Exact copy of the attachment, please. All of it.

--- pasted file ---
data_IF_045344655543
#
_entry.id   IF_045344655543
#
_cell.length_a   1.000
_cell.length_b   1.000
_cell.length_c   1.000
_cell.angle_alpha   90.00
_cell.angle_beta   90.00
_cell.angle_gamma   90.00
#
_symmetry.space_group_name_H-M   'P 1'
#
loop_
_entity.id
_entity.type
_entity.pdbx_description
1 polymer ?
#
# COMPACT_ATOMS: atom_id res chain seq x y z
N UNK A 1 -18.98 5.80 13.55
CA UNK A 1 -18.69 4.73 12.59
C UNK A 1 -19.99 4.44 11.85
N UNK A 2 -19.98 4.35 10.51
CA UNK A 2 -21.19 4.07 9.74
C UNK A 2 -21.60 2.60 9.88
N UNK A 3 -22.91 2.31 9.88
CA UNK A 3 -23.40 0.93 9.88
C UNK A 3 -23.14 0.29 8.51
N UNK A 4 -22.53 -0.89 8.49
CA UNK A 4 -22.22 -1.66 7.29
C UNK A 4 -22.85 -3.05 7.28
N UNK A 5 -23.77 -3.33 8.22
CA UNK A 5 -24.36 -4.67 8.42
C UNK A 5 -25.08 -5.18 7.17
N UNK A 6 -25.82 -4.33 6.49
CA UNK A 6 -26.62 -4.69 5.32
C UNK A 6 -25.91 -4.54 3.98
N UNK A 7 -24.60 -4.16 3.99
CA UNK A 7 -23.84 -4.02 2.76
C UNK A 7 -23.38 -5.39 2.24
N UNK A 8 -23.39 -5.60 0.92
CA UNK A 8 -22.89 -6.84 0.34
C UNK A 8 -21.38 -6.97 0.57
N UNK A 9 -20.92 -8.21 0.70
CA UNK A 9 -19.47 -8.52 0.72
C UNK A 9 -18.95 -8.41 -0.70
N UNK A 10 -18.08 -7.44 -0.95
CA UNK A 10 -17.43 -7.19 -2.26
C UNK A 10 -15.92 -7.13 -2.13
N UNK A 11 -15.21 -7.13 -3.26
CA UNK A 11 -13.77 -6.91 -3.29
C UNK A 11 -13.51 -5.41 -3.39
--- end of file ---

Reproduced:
data_IF_045344655543
#
_entry.id   IF_045344655543
#
_cell.length_a   1.000
_cell.length_b   1.000
_cell.length_c   1.000
_cell.angle_alpha   90.00
_cell.angle_beta   90.00
_cell.angle_gamma   90.00
#
_symmetry.space_group_name_H-M   'P 1'
#
loop_
_entity.id
_entity.type
_entity.pdbx_description
1 polymer ?
#
# COMPACT_ATOMS: atom_id res chain seq x y z
N UNK A 1 -18.98 5.80 13.55
CA UNK A 1 -18.69 4.73 12.59
C UNK A 1 -19.99 4.44 11.85
N UNK A 2 -19.98 4.35 10.51
CA UNK A 2 -21.19 4.07 9.74
C UNK A 2 -21.60 2.60 9.88
N UNK A 3 -22.91 2.31 9.88
CA UNK A 3 -23.40 0.93 9.88
C UNK A 3 -23.14 0.29 8.51
N UNK A 4 -22.53 -0.89 8.49
CA UNK A 4 -22.22 -1.66 7.29
C UNK A 4 -22.85 -3.05 7.28
N UNK A 5 -23.77 -3.33 8.22
CA UNK A 5 -24.36 -4.67 8.42
C UNK A 5 -25.08 -5.18 7.17
N UNK A 6 -25.82 -4.33 6.49
CA UNK A 6 -26.62 -4.69 5.32
C UNK A 6 -25.91 -4.54 3.98
N UNK A 7 -24.60 -4.16 3.99
CA UNK A 7 -23.84 -4.02 2.76
C UNK A 7 -23.38 -5.39 2.24
N UNK A 8 -23.39 -5.60 0.92
CA UNK A 8 -22.89 -6.84 0.34
C UNK A 8 -21.38 -6.97 0.57
N UNK A 9 -20.92 -8.21 0.70
CA UNK A 9 -19.47 -8.52 0.72
C UNK A 9 -18.95 -8.41 -0.70
N UNK A 10 -18.08 -7.44 -0.95
CA UNK A 10 -17.43 -7.19 -2.26
C UNK A 10 -15.92 -7.13 -2.13
N UNK A 11 -15.21 -7.13 -3.26
CA UNK A 11 -13.77 -6.91 -3.29
C UNK A 11 -13.51 -5.41 -3.39